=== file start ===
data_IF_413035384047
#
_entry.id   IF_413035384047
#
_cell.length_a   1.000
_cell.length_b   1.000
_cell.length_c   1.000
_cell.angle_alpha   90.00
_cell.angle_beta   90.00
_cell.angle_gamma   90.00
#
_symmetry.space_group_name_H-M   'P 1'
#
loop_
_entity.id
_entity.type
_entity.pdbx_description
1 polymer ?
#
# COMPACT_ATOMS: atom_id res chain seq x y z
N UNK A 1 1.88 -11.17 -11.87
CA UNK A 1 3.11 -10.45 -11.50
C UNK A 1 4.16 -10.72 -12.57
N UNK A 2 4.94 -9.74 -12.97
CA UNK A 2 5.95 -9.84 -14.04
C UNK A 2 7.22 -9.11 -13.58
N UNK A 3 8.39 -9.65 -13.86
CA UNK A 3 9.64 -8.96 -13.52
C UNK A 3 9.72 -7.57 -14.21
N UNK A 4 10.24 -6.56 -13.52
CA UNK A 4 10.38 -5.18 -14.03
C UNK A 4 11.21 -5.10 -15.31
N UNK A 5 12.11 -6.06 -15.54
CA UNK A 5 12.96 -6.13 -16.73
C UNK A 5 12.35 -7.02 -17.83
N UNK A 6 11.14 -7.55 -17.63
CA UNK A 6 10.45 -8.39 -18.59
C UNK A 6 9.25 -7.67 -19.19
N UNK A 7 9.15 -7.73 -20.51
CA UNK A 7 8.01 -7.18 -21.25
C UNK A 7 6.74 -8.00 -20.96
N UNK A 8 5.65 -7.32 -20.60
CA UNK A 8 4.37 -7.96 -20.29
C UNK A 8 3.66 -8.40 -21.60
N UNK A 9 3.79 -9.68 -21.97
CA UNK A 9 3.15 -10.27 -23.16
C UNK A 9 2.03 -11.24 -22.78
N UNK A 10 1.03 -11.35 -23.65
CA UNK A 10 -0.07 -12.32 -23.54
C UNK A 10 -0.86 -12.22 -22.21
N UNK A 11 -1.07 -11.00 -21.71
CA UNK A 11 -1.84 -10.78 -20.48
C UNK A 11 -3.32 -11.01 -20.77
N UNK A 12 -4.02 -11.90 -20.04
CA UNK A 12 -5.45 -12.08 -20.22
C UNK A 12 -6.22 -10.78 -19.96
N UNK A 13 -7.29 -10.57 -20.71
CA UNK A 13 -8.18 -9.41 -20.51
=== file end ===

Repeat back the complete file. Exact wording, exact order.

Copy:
data_IF_413035384047
#
_entry.id   IF_413035384047
#
_cell.length_a   1.000
_cell.length_b   1.000
_cell.length_c   1.000
_cell.angle_alpha   90.00
_cell.angle_beta   90.00
_cell.angle_gamma   90.00
#
_symmetry.space_group_name_H-M   'P 1'
#
loop_
_entity.id
_entity.type
_entity.pdbx_description
1 polymer ?
#
# COMPACT_ATOMS: atom_id res chain seq x y z
N UNK A 1 1.88 -11.17 -11.87
CA UNK A 1 3.11 -10.45 -11.50
C UNK A 1 4.16 -10.72 -12.57
N UNK A 2 4.94 -9.74 -12.97
CA UNK A 2 5.95 -9.84 -14.04
C UNK A 2 7.22 -9.11 -13.58
N UNK A 3 8.39 -9.65 -13.86
CA UNK A 3 9.64 -8.96 -13.52
C UNK A 3 9.72 -7.57 -14.21
N UNK A 4 10.24 -6.56 -13.52
CA UNK A 4 10.38 -5.18 -14.03
C UNK A 4 11.21 -5.10 -15.31
N UNK A 5 12.11 -6.06 -15.54
CA UNK A 5 12.96 -6.13 -16.73
C UNK A 5 12.35 -7.02 -17.83
N UNK A 6 11.14 -7.55 -17.63
CA UNK A 6 10.45 -8.39 -18.59
C UNK A 6 9.25 -7.67 -19.19
N UNK A 7 9.15 -7.73 -20.51
CA UNK A 7 8.01 -7.18 -21.25
C UNK A 7 6.74 -8.00 -20.96
N UNK A 8 5.65 -7.32 -20.60
CA UNK A 8 4.37 -7.96 -20.29
C UNK A 8 3.66 -8.40 -21.60
N UNK A 9 3.79 -9.68 -21.97
CA UNK A 9 3.15 -10.27 -23.16
C UNK A 9 2.03 -11.24 -22.78
N UNK A 10 1.03 -11.35 -23.65
CA UNK A 10 -0.07 -12.32 -23.54
C UNK A 10 -0.86 -12.22 -22.21
N UNK A 11 -1.07 -11.00 -21.71
CA UNK A 11 -1.84 -10.78 -20.48
C UNK A 11 -3.32 -11.01 -20.77
N UNK A 12 -4.02 -11.90 -20.04
CA UNK A 12 -5.45 -12.08 -20.22
C UNK A 12 -6.22 -10.78 -19.96
N UNK A 13 -7.29 -10.57 -20.71
CA UNK A 13 -8.18 -9.41 -20.51